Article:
DOHA, Qatar -- The United Nations climate conference here has settled into its typical doldrums, with most major questions unresolved as a Friday evening deadline for concluding the talks approaches. One of the thorniest issues is money, which has often bedeviled these affairs.
Since the process for the United Nations Framework Convention on Climate Change began about 20 years ago, countries have been split into two often-warring camps: the small number of wealthy nations that provide money to help deal with the effects of global warming, and the much larger group of poorer states that receive it.
At a climate summit meeting in Copenhagen three years ago, the industrialized countries promised to provide $10 billion a year in funds for adapting to climate change over the following three years and $100 billion a year beginning in 2020. The short-term money has more or less been raised and spent, although some nations have quarreled over whether it was new money or simply repurposed foreign aid. A Green Climate Fund has been established to handle the money after 2020.
Left unclear was whether money would flow from 2013 to 2020. That is what negotiators from about 190 countries are fighting about here.
And it is a particularly difficult time for the donor nations to find new money. The United States, which traditionally provides about a quarter of such international finance, is teetering on a fiscal precipice, and few in Washington are thinking about finding several billion dollars to help sub-Saharan Africa or precarious island nations cope with drought and rising seas.
Jonathan Pershing, the State Department's deputy special envoy for climate change, said Wednesday that the United States had "every intention" of finding money for climate adaptation. But he pointedly noted that in the United States, "like most places, the budgeting process is complicated."
Pete Betts, the principal climate negotiator for the European Union, said that Europe would continue to provide climate money. But he, too, noted, "These are tough financial times, and many states are in difficult circumstances, so we won't be in a position to state our target for 2015."
This reticence by richer countries annoys the recipient countries, which see it as avoiding responsibility for decades of uncontrolled emissions that now threaten the health of the planet.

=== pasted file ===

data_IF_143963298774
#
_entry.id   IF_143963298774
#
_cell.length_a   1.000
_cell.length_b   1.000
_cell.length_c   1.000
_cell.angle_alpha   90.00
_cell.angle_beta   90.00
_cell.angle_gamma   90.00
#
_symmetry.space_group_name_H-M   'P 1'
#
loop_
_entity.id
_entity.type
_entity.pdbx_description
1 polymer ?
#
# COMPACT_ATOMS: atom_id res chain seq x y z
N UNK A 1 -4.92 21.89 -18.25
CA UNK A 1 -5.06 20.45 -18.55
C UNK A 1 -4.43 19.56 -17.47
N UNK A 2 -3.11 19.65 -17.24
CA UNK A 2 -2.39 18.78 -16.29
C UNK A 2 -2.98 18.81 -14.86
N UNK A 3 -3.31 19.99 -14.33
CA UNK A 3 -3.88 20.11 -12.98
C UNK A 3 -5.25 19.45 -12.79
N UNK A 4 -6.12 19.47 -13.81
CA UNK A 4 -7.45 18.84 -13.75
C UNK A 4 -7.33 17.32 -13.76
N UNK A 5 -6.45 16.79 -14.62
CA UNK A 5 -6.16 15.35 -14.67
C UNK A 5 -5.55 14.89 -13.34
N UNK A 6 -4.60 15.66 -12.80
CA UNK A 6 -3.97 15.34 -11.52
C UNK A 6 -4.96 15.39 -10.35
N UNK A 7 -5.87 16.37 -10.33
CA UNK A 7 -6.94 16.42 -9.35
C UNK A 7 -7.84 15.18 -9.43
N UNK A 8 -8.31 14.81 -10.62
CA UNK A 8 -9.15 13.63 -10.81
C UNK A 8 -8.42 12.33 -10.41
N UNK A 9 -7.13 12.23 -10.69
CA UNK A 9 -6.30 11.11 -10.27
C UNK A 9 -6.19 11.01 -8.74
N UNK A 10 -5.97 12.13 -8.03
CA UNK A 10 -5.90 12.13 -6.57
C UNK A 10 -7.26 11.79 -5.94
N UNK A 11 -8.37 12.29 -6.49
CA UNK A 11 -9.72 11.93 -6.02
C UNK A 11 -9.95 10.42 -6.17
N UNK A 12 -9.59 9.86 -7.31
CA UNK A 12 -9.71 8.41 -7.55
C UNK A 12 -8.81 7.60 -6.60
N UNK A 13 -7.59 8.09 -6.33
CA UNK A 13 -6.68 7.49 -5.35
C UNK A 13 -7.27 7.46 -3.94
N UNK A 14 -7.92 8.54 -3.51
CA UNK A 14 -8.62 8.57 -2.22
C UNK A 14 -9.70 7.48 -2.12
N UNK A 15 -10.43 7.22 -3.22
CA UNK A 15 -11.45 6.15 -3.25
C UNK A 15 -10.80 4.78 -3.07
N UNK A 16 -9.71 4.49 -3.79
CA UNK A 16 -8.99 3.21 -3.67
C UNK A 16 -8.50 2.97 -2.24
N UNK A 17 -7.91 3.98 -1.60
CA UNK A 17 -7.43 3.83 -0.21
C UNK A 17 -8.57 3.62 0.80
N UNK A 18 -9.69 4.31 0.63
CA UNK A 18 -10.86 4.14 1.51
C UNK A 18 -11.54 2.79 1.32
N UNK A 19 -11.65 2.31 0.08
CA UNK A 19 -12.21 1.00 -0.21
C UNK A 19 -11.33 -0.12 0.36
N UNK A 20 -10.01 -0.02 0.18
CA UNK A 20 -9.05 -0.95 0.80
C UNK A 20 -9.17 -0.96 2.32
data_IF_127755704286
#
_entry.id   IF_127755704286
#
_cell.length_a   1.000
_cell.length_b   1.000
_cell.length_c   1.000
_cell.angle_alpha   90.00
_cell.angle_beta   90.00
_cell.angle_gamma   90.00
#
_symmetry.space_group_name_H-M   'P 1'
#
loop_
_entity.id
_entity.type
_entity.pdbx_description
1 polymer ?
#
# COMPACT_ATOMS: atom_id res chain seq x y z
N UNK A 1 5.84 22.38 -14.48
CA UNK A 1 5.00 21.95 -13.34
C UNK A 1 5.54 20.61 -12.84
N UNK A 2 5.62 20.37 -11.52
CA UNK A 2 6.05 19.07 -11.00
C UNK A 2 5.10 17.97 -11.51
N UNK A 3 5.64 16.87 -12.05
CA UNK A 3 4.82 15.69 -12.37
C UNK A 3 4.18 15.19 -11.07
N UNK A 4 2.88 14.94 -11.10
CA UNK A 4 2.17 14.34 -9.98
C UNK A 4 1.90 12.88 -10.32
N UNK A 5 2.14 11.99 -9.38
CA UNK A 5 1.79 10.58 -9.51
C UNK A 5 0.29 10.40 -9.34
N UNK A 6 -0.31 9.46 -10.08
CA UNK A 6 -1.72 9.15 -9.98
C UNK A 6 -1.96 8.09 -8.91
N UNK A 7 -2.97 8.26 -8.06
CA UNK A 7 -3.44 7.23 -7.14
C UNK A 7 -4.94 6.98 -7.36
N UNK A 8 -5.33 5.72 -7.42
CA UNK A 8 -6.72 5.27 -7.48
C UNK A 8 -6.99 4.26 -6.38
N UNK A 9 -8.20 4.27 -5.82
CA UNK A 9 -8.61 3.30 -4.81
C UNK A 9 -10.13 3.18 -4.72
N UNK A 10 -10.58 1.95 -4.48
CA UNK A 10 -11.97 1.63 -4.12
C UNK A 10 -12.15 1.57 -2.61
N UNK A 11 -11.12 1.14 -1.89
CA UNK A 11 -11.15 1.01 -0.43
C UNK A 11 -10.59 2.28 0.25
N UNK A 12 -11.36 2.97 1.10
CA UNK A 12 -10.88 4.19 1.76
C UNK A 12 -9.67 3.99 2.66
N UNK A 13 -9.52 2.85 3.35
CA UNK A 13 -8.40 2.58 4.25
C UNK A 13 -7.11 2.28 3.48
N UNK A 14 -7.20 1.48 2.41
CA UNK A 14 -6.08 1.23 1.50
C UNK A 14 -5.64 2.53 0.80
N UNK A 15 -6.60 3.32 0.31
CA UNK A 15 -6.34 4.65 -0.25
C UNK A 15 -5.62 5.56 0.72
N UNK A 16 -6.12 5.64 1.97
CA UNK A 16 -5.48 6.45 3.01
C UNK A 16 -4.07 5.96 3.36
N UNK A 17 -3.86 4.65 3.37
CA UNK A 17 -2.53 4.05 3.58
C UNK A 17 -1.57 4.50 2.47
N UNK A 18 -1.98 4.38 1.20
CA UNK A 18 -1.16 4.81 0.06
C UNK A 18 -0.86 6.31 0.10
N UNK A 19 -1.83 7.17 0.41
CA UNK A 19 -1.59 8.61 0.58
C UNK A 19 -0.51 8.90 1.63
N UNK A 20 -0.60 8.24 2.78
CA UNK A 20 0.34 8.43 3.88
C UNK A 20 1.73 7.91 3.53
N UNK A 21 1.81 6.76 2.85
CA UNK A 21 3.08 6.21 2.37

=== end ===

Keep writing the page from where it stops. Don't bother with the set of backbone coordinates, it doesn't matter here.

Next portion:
Some, like Brazil, raise legalistic objections that the wealthier countries promised in previous agreements to provide a steady flow of such financing.
André Corrêa do Lago, the chief Brazilian delegate, said, "There is a very different interpretation between developed and developing countries, which is natural because some are giving the money and some are getting the money."
He said that most developing countries had believed that the roughly $10 billion a year in short-term money would be replaced by a gradual increase until 2020. He said he was sympathetic to the budget problems of Europe and the United States, but he also said that unless the donor countries promised to keep up their support, Brazil and other countries would not allow the negotiating process to go forward.
"If at the end you don't, it's a very frustrating exercise," he said.
The most impassioned voices, as usual, are representatives of poor African nations and of low-lying island states threatened with being swamped by rising seas.
"Please, ladies and gentlemen," the delegate from Nauru, a Pacific island nation, pleaded to the assembly, "show me on a map which countries you think are expendable."
Todd D. Stern, the senior American diplomat here, said the United States understood the impatience and frustration of its negotiating partners from the developing world. Addressing the conference on Wednesday, he said that different countries had different abilities to cope with a changing climate and to find the money to adapt. He said that the United States was willing to discuss the concepts of equity and "common but differentiated responsibilities," terms that carry heavy emotional and historical baggage at these gatherings.
In what was read by many here as a shift in tone, Mr. Stern said that such notions would be central to the outcome of a new global climate change treaty that is supposed to be concluded by 2015 and take effect in 2020 under an agreement reached in Durban, South Africa, a year ago.
"The United States would welcome such a discussion, because unless we can find common ground on that principle and the way in which it should apply in the world of the 2020s, we won't succeed in producing a new Durban Platform agreement," Mr. Stern said. "And we have to succeed."
This article originally appeared in The New York Times.